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Make Your Life Colorful By Choosing Good Quality Home Paint

Repainting the interior of your home can be fun, but there are a lot of decisions involved. After you have picked out the color or colors that you want, you still have a number of choices ahead. Will you need acrylic or latex paint? Are you going to prime separately or can you get away with a primer and paint in one? Do you want a glossy sheen or will flat work better? Understanding the different types of paint that are available is key to making the best paint decision for your home.

The Difference between Acrylic and Latex
The basic difference between acrylic paint and latex paint is the way they are made. Acrylic paint is oil-based, while latex is mostly water. For most situations, latex paint is the ideal option. It goes on smoother than acrylic, dries more quickly, and has less odor. Latex also holds its color better, especially in direct sunlight, and is much easier to clean. However, oil-based acrylics can be the better choice on occasion. They are best applied to surfaces that have already been painted with acrylic paint, unless you plan to remove the old acrylic before painting. They also have better sticking properties than latex, so they are ideal for exterior surfaces that have heavy chalking.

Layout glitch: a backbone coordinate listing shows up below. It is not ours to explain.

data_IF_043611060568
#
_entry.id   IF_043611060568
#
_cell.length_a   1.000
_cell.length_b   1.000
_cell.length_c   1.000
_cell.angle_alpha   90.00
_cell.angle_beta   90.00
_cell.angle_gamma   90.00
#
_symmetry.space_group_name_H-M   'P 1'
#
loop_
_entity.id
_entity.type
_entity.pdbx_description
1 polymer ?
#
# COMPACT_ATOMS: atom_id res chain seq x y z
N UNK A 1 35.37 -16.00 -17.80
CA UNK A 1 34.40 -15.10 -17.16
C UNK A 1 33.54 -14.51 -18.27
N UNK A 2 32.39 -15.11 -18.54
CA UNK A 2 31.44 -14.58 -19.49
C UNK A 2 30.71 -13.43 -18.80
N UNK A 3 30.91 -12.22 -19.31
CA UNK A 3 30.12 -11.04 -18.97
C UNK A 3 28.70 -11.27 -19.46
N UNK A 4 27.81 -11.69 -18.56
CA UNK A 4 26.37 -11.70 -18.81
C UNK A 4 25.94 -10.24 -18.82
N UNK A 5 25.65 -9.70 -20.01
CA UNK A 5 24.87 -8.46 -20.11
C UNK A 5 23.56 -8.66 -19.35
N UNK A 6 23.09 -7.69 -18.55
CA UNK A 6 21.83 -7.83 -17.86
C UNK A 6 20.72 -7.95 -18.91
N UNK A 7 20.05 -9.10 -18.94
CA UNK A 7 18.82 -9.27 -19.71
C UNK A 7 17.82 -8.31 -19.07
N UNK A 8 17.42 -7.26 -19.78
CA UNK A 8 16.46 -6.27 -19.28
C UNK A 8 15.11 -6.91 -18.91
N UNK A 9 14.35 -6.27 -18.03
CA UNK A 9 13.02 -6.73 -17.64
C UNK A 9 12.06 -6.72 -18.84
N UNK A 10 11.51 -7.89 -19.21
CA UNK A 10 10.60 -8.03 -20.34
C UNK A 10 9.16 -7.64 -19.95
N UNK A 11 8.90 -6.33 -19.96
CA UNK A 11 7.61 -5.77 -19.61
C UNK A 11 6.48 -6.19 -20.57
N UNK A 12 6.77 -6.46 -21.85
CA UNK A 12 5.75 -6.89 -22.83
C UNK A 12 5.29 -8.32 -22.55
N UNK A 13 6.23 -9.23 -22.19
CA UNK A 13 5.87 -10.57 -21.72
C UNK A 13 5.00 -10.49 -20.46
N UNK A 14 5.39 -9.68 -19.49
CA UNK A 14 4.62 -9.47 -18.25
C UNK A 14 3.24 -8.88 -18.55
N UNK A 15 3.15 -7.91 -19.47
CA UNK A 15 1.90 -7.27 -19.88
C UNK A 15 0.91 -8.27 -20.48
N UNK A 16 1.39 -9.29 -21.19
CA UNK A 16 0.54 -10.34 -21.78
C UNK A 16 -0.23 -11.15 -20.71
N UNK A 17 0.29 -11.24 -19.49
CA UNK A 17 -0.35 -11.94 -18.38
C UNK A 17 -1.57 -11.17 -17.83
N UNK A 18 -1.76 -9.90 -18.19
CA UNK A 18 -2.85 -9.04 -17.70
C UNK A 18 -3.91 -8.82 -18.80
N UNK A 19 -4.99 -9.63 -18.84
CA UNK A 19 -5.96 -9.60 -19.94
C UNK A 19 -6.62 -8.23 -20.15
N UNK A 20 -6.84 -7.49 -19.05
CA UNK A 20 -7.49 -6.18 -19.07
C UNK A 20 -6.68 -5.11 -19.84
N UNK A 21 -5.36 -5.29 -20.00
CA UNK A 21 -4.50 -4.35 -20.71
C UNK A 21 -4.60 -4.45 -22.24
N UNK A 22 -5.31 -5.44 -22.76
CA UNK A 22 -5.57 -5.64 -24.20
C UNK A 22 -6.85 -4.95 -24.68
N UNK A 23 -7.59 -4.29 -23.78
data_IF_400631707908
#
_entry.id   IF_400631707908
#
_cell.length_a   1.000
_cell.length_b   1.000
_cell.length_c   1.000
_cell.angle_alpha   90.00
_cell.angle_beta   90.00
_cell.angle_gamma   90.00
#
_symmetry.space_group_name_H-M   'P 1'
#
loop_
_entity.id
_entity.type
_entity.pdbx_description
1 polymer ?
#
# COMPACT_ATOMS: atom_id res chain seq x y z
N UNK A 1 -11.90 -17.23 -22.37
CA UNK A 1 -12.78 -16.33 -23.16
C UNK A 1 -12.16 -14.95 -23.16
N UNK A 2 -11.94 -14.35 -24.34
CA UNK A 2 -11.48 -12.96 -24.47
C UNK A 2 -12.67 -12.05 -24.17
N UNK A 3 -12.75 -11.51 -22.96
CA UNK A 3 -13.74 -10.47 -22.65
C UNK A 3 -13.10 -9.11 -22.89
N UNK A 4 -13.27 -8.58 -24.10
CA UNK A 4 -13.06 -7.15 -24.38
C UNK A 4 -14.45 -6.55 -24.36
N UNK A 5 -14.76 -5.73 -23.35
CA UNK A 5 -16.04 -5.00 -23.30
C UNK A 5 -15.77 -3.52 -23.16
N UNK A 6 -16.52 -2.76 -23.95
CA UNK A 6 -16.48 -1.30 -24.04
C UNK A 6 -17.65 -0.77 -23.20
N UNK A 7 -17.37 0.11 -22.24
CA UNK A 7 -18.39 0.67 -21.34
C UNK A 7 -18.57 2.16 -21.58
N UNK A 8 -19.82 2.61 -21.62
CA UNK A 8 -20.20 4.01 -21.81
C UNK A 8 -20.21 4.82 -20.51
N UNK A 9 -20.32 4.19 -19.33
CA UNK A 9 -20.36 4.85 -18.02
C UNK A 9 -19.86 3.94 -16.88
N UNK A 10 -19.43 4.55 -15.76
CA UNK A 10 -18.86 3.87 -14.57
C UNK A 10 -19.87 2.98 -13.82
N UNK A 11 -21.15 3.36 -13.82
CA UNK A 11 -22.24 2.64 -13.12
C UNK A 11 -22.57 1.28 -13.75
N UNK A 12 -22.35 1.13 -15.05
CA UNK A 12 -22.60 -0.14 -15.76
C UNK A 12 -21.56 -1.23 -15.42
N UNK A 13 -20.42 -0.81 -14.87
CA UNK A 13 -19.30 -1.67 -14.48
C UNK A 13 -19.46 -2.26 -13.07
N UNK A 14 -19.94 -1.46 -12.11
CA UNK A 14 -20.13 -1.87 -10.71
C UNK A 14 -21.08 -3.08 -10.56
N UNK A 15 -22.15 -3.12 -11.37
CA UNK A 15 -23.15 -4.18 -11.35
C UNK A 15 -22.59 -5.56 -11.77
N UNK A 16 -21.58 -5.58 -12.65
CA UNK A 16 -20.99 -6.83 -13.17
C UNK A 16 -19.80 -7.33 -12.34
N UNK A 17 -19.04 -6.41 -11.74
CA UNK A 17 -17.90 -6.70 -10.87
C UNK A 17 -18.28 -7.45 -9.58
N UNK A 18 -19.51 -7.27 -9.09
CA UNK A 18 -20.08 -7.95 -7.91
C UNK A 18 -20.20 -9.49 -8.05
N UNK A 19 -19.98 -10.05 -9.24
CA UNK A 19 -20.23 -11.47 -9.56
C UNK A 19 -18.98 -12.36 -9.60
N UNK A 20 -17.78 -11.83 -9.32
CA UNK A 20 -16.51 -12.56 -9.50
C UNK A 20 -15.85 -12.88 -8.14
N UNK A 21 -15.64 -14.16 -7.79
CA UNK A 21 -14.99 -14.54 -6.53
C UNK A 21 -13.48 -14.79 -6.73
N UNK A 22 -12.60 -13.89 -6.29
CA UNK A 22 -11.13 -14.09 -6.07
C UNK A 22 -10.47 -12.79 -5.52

To Prime or Not to Prime?
Sometimes you will need to apply two or three heavy coats of primer to a surface before you paint, but you may be able to get away with a paint that is thick enough to act as a primer. These are usually labeled Primer+Paint, or something similar. How close is the color you are painting over to the new color? If you are repainting with colors that are close on the color wheel, such as red and orange, you may be able to use two coats of primer+paint. However, if you are painting blue over red, you should definitely prime first. Also consider how dark or light the two colors are; white will show through black almost as easily as black will show through white.

Choosing the Best Finish
There are several different types of finishes available for both latex and oil-based paints, and which one you choose largely depends on your preferences. Finishes include:
* Flat or matte
* Eggshell
* Satin
* Semi-gloss
* Gloss

Flat finishes are best for low traffic areas, because they get dirty easily but are hard to clean. Eggshell or satin finishes are the preferred alternatives. These finishes have a slight sheen, but they are less prone to showing stains and fingerprints. Semi-gloss and gloss paints, which have a high reflective sheen that can help brighten a room, are the easiest to clean and most resistant to mildew. However, they are less forgiving than the lower sheen finishes, so you may consider satin or eggshell if your walls have a few nicks and dings.

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